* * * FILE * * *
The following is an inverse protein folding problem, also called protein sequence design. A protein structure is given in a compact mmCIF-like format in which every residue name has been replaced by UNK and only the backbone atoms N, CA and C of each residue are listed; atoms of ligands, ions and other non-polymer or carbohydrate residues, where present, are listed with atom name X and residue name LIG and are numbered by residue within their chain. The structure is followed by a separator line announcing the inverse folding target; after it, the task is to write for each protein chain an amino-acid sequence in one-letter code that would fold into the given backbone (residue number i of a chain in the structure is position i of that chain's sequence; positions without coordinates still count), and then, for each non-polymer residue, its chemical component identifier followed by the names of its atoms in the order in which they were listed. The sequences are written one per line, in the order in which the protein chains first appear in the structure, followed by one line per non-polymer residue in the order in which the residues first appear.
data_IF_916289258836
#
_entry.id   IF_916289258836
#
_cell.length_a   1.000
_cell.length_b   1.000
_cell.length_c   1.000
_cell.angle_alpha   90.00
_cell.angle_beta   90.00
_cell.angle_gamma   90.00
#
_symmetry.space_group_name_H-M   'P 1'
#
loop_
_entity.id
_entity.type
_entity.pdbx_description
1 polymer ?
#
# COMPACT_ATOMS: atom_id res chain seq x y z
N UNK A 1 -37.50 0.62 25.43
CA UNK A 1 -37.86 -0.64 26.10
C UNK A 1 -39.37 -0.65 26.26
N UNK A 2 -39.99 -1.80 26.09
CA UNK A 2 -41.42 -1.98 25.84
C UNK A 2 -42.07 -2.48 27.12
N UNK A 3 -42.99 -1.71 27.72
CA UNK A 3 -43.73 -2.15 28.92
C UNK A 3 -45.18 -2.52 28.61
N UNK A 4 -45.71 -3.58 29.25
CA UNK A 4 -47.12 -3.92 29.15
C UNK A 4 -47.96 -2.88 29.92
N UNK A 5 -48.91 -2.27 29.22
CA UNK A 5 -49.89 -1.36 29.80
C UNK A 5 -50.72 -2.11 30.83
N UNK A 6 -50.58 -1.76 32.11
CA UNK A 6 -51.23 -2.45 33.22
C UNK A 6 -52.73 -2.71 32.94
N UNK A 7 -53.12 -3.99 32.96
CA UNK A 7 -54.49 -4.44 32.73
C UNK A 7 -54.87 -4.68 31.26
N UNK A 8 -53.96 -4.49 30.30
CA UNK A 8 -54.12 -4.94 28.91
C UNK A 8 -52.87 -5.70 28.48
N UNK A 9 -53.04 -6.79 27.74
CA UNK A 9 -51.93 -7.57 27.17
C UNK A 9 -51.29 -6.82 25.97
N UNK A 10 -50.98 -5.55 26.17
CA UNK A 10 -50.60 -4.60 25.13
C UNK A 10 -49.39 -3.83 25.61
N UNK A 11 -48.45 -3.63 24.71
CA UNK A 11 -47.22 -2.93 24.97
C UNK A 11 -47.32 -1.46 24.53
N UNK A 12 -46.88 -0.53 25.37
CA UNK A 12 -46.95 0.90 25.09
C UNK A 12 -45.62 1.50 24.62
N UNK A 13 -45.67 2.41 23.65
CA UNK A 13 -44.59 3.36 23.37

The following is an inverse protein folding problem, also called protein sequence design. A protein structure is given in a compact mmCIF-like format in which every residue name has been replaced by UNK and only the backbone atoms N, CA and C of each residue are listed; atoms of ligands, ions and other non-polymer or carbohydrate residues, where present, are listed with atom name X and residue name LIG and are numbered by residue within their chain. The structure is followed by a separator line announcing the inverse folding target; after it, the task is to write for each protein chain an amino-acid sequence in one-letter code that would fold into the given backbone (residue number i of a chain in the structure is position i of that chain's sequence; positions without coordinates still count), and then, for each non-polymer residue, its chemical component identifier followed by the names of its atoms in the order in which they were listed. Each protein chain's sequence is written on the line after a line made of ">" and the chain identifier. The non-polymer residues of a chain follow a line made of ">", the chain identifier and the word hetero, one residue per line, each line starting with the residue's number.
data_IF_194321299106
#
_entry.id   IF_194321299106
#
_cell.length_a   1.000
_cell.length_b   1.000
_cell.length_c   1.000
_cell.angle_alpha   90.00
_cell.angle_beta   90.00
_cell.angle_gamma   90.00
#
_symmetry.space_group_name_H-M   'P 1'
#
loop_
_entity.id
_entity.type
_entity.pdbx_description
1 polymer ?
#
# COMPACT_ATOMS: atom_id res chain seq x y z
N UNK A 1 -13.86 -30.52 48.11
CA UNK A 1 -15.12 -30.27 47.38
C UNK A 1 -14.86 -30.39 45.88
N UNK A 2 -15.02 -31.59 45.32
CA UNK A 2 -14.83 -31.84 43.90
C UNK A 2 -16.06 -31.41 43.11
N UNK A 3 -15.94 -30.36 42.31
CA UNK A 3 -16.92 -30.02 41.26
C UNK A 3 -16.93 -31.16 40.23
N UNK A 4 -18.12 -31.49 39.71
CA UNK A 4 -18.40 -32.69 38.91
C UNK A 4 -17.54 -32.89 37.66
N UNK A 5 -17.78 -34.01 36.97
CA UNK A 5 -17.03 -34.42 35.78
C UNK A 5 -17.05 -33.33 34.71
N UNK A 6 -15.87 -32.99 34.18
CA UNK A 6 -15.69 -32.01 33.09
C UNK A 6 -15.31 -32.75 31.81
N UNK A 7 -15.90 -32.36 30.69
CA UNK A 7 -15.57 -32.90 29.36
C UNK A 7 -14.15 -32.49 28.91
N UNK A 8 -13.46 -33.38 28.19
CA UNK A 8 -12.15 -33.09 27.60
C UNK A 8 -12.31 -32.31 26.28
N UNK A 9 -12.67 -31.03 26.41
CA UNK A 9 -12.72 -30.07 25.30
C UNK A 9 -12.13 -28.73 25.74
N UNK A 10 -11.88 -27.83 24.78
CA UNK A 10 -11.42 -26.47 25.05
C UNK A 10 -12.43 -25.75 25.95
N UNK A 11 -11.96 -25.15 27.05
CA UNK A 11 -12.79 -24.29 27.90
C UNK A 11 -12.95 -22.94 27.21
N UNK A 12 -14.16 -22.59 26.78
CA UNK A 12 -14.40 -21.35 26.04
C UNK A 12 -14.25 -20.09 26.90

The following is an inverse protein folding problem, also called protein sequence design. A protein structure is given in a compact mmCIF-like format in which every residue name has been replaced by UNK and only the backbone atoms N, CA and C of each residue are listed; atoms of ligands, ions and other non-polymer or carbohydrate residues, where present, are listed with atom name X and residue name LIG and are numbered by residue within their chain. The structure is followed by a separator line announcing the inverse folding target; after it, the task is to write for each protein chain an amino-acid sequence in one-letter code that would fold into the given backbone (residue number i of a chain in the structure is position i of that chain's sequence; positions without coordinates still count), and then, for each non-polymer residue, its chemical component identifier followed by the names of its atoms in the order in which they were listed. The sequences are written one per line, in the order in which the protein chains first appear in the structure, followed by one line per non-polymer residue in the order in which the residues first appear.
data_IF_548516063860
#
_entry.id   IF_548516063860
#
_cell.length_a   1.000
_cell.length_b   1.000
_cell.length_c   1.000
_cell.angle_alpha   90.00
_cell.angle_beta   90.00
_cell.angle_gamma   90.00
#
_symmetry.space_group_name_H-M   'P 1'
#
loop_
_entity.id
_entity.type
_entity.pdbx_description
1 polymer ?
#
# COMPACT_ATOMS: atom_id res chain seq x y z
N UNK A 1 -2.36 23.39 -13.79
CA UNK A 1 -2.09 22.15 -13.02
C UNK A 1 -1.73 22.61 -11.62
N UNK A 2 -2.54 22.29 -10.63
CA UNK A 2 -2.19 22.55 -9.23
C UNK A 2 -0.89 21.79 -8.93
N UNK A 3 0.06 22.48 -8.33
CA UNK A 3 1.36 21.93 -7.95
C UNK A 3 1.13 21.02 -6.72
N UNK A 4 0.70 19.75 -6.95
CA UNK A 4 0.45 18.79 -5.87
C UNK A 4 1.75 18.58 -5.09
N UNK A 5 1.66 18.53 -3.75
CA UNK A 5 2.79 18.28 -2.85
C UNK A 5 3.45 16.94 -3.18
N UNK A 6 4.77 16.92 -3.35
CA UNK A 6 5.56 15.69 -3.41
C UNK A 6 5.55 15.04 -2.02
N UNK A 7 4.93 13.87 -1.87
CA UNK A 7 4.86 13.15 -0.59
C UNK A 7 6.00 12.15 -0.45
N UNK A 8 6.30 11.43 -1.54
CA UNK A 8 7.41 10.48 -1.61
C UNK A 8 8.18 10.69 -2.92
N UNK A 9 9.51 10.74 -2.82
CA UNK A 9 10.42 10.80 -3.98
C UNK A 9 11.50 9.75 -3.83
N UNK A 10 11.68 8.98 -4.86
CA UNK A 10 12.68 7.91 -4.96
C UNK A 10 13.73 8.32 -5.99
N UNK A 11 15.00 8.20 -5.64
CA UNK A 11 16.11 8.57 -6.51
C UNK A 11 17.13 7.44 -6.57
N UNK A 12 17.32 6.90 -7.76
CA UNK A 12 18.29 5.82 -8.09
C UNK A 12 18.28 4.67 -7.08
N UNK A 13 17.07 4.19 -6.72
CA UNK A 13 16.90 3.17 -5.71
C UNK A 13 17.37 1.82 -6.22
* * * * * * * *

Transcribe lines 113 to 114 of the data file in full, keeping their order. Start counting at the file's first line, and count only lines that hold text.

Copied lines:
C UNK A 11 -12.95 -22.94 27.21
N UNK A 12 -14.16 -22.59 26.78